Sorry, go generate is to golang what COMEFROM is to INTERCAL. Please avoid if you can help it. If that means a shell script or heaven forbid a makefile, so be it.


Go build constraints (build tags) also go in the comments and I think it works well enough. The arguments against are similar to those against struct tags. Without a properly defined pragma paradigm in Go comments at the top of a file work Well Enough™ IMO.

I've also never seen anyone call out to protoc from a go generate flag. Sure, you can do that but it hasn't been common in the Go shops I've worked at.

> You can't order your generate commands in a way you want, you have to order them using file order, or keep all of your go generate lines in the same file, which defeats the purpose of go generate.

I've never had a problem with confining generated code to a single file. Do you have more details on why this is a problem? Given that all the files in a package are "flattened" I don't see why this causes a problem...


Tags at least affect the file they're in and no other. Generate lives in one file and does stuff elsewhere.

If I want to know whether a file is built, looking inside is a reasonable thing. If I want to know where generated code comes from, where do I look? How do I know?


I agree if you end up using Make like its used in C projects: compiling intermediate objects, linking them, etc. In that case the Go compiler should suffice.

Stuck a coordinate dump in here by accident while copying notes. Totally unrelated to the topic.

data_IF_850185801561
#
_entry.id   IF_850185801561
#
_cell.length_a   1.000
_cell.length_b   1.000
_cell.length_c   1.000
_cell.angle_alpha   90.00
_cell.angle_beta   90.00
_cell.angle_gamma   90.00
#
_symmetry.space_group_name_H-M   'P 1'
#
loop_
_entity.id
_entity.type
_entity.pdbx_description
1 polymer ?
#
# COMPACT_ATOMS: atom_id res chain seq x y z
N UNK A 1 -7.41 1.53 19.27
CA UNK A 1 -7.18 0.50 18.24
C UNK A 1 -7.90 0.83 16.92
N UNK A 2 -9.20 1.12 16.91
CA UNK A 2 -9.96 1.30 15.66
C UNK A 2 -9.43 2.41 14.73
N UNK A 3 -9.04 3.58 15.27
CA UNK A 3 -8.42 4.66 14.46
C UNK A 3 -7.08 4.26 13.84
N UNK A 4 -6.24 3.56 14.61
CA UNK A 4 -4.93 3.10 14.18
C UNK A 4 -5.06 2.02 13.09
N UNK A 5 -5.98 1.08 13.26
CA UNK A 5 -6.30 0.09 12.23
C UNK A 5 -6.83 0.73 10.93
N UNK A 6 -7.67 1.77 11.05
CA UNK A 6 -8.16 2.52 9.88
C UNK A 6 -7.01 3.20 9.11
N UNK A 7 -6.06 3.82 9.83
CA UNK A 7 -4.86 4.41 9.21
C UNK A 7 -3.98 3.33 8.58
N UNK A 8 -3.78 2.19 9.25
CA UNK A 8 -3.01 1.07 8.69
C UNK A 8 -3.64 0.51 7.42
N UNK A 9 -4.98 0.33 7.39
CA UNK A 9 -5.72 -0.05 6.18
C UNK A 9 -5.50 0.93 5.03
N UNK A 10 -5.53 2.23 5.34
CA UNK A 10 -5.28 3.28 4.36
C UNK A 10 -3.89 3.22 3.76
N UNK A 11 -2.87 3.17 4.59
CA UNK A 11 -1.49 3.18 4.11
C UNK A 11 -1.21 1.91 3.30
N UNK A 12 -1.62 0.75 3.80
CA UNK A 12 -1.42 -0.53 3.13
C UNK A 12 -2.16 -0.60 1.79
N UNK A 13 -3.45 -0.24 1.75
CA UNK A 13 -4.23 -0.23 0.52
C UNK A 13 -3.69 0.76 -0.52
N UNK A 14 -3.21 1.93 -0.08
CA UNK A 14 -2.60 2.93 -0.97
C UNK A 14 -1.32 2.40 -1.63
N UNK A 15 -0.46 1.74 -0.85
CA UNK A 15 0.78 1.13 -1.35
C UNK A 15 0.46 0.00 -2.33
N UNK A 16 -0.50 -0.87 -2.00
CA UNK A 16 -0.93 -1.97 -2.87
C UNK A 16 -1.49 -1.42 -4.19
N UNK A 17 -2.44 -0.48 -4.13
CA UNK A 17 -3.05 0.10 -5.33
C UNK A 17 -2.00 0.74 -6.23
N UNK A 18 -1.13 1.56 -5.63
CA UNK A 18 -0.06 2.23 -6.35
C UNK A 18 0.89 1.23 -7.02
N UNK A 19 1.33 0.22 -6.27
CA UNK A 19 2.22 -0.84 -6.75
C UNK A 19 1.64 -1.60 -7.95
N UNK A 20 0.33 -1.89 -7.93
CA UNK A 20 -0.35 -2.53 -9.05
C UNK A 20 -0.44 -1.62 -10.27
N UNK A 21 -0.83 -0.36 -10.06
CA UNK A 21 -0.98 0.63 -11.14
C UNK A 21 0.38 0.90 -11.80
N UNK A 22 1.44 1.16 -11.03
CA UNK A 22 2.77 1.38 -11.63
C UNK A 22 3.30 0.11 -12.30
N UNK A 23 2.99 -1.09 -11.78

I almost exclusively use Make for projects in any language nowadays as workflow automation, this includes Go, Python, Terraform, Docker builds.

In this way Make is a indispensable tool for me. As for me it's portable where it matters (macOS, Linux, WSL), it's ubiquitous, it has a stable API and it's behaviour is well know to me. Sometimes I have to work around some shortcomings of Make, eg: things that don't produce a file as result, where you `touch` a fake artifact file. But this is a minor annoyance for me compared to what Make brings in term of how simple and declarative I can automate my workflows.


IMHE, a language that fights against 'make' is generally poorly designed in that regard. Typically its functionality gets replaced/reinvented by a bespoke and buggy behemoth, which becomes yet one more thing to learn.


Make is available everywhere that matters, and is a simple declarative way to encompass build actions. What are the alternatives?